Michael Bierut | Essays

George Kennan and the Cold War Between Form and Content

The graphic designer's role is largely one of giving form to content. Often - perhaps even nearly always - this process is a cosmetic exercise. Only rarely does the form of a message become a signal of meaning in and of itself.

Last week, at Princeton University's Firestone Library, I saw an example of the power that form can give content: George F. Kennan's legendary "Telegraphic Message from Moscow of February 22, 1946," or, as it is better known to students of twentieth century foreign policy, "The Long Telegram."

The curriculum vitae of George F. Kennan, who turned 100 this year, makes him sound a bit like the Accidental Diplomat. After graduating from Princeton, he entered the foreign service with "the feeling that I did not know what else to do." Yet time and time again he found himself present at moments of global crisis: in Moscow during Stalin's show trials, in Prague for the Nazi invasion of Czechoslovakia, in Berlin when Hitler declared war on the United States.

In the aftermath of World War II, Kennan was posted again to Moscow, where he viewed the intentions of our wartime ally, the Soviet Union, with progressively deeper despair, and with increasing concern that Washington was failing to understand the changing postwar landscape. As he wrote in his memoirs, "For eighteen long months I had done little else but pluck at people's sleeves, trying to make them understand the nature of the phenomenon with which we in the Moscow were daily confronted...So far as official Washington was concerned, it had been to all intents and purposes like talking to a stone."

So when Kennan received a rather routine question about why the Russians seemed unwilling to join the World Bank, he decided to unburden himself once and for all. As he put it: "Here was a case where nothing but the whole truth would do. They had asked for it. Now, by God, they would have it." The resulting dispatch was an eight-thousand word telegram that ran for 17 pages. It provided a detailed analysis of postwar Soviet aims and precise recommendations of how the United States should respond.

It's possible a document this long sent by courier would have been delivered, forwarded, read and filed. But Kennan, who took pains to "apologize in advance for this burdening of the telegraphic channel," must have been hoping for a more dramatic effect. And he got it: as he put it, the effect was "nothing less than sensational." The document quickly became known as "The Long Telegram." Hundreds of copies circulated, including, Kennan suspected, to President Truman. "My reputation was made. My voice now carried." Less than two weeks later, Winston Churchill delivered his "Iron Curtain" speech and the Cold War was officially underway.

I am fascinated by The Long Telegram. Like its ideological opposite, Mao Zedong's Little Red Book, it seems to be a case where, indeed, the merger of content and form has created an icon. At Princeton, where it is on view for the first time ever as part of a Kennan exhibition that runs through April 18, it sits in a custom-made, climate-controlled 18-foot glass case. I confess I was disappointed that it wasn't printed on a single roll (like that other icon of postwar American literature, the original manuscript of Jack Kerouac's On The Road), but in all its Courier-besotted glory (now disavowed, alas), it has its own unique power.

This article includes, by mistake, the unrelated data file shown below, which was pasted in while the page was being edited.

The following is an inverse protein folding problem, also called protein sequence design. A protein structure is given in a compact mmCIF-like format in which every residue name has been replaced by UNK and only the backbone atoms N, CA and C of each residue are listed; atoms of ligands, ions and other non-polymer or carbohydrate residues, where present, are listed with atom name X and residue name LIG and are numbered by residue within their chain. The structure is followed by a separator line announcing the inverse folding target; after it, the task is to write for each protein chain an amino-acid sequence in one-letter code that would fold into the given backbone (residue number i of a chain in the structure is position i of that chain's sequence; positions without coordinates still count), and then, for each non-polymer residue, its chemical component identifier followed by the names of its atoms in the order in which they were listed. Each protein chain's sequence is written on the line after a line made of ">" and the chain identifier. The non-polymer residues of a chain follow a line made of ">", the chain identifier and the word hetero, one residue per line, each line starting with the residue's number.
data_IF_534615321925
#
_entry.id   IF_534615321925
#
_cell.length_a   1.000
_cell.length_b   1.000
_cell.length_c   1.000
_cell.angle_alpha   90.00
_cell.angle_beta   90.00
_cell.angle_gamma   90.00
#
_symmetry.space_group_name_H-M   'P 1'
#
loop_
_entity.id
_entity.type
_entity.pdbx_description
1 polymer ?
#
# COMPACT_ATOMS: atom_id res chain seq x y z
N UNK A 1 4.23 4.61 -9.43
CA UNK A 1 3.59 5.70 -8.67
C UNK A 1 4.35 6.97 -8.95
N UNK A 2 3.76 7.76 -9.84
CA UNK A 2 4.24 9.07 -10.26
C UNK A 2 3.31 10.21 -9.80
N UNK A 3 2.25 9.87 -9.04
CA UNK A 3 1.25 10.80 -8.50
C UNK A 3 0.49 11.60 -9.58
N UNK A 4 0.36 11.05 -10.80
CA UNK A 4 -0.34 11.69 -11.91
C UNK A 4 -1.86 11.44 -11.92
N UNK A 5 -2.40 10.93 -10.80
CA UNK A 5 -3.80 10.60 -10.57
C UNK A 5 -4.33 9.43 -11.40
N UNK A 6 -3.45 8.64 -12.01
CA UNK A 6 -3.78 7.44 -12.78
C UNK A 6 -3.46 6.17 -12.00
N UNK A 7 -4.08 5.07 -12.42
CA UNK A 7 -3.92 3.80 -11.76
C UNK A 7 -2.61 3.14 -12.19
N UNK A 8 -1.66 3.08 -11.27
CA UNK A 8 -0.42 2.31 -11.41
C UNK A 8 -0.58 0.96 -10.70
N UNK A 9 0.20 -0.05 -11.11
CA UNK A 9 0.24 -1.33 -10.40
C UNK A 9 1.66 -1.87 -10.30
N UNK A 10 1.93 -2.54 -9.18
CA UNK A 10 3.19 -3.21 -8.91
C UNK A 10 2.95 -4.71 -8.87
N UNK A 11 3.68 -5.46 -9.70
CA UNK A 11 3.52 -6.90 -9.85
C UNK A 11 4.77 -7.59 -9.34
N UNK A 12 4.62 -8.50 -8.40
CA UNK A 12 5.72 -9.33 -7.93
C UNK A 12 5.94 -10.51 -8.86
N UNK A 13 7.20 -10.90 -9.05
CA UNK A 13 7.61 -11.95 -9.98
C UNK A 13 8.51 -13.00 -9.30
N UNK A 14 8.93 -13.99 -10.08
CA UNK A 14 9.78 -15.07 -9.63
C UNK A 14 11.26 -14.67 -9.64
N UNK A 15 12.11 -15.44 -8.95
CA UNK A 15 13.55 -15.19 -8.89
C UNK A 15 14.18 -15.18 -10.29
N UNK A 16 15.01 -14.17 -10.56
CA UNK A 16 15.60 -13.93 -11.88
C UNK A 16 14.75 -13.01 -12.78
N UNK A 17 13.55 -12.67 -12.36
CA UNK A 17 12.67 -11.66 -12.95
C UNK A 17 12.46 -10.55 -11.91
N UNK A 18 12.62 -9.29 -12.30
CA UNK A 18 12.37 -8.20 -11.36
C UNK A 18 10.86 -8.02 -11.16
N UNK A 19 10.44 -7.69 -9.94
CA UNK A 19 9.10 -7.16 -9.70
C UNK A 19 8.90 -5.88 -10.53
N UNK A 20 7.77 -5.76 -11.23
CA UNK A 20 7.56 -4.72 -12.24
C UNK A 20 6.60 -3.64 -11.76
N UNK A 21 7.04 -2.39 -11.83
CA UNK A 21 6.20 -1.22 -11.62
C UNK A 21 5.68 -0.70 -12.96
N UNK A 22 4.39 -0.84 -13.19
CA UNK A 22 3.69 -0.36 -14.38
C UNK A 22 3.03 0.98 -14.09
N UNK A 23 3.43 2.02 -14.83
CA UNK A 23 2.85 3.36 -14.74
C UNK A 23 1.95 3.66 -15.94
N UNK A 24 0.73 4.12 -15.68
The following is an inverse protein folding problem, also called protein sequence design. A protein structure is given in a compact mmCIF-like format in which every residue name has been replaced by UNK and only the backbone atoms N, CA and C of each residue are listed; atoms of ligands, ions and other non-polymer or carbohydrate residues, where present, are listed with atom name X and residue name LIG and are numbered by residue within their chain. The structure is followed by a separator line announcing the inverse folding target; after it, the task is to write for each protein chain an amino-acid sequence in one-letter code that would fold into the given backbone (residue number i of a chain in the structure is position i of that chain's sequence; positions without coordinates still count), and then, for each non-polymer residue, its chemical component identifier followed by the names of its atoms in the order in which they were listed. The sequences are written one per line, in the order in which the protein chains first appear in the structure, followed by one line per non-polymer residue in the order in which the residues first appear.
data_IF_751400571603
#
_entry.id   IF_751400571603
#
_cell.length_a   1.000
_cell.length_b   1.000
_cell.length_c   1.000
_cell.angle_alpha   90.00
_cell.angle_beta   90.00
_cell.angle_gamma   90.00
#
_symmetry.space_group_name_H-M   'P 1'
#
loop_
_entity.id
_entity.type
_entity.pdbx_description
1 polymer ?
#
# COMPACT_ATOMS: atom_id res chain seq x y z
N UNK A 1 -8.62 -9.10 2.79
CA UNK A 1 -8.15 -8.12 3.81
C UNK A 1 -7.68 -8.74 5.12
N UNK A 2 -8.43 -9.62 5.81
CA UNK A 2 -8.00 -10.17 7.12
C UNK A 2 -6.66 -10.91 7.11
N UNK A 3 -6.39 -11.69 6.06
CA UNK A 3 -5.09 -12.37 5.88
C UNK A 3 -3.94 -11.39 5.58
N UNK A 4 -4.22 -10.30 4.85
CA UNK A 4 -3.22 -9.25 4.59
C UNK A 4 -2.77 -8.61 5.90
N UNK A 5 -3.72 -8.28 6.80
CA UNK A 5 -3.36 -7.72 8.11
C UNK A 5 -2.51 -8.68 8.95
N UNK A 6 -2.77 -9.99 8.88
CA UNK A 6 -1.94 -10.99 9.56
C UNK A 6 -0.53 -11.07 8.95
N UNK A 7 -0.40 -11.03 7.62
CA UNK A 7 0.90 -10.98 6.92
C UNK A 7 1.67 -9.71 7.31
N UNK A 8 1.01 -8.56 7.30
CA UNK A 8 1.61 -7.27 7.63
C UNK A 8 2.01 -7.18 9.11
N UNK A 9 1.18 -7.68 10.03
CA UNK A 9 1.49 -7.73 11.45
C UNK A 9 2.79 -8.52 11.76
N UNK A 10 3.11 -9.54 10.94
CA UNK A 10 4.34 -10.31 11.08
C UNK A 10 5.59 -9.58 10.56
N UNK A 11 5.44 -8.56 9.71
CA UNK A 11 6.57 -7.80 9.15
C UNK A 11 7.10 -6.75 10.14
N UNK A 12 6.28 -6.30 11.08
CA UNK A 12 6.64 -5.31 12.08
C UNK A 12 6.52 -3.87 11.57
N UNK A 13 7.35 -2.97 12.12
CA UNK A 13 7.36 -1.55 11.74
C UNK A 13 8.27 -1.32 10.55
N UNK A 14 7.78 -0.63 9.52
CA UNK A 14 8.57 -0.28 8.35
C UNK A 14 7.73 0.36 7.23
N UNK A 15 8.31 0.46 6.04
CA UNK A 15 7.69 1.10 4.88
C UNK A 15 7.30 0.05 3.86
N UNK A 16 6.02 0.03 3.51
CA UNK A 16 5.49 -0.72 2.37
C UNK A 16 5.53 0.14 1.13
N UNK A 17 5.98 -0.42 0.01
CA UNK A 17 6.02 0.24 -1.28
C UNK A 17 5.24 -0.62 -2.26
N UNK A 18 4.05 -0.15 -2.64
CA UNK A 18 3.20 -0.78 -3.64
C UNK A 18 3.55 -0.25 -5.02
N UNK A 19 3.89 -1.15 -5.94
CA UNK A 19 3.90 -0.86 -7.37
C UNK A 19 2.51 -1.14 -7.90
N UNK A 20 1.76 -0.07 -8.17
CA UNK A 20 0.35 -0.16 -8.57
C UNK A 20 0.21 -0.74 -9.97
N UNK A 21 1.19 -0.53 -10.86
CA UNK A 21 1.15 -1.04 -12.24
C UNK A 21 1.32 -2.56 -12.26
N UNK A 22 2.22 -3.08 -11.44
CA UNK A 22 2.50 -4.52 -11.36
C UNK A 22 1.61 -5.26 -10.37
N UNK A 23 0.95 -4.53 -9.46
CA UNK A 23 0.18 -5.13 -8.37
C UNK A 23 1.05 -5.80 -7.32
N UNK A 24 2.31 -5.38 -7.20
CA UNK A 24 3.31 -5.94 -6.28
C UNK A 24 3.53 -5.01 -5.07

This was not the last time the seemingly discreet Kennan would prove himself to be a (perhaps inadvertent) master of public relations. A year later, asked to expand on his analysis for the journal Foreign Affairs, he asked that his article be published anonymously due to his sensitive position at the State Department. Attributed to the mysterious "X," his piece caused as sensation in no small part because of speculation as to its author. This was revealed in short order, adding further to Kennan's fame.

I have always known that graphic design requires a degree of tact, especially when dealing with clients. But I would not expect to get useful advice from a diplomat, as I did in Kennan's Memoirs: "It is axiomatic in the world of diplomacy that methodology and tactics assume an importance by no means inferior to concept and strategy." That's as useful a description of the interplay of the forces we designers grapple with as any.

Posted in: Graphic Design, History, Politics

Comments [10]

Very nice post Michael, I agree your assessment of Kennan's telegram regarding form and content. Thanks for the insight. My beef, as it would be, is rooted in your first two sentences.

"The graphic designer's role is largely one of giving form to content. Often - perhaps even nearly always - this process is a cosmetic exercise. Only rarely does the form of a message become a signal of meaning in and of itself."



1. Serving to beautify the body, especially the face and hair.
2. Serving to modify or improve the appearance of a physical feature, defect, or irregularity: cosmetic surgery.
a. Decorative rather than functional: cosmetic fenders on cars.
b. Lacking depth or significance; superficial: made a few cosmetic changes when she took over the company.

I assume you're referring to the latter two definitions. I hope overextended semantics don't become the downfall of critical writing in design. I see it of utmost importance that we do not choose less than exacting terminology.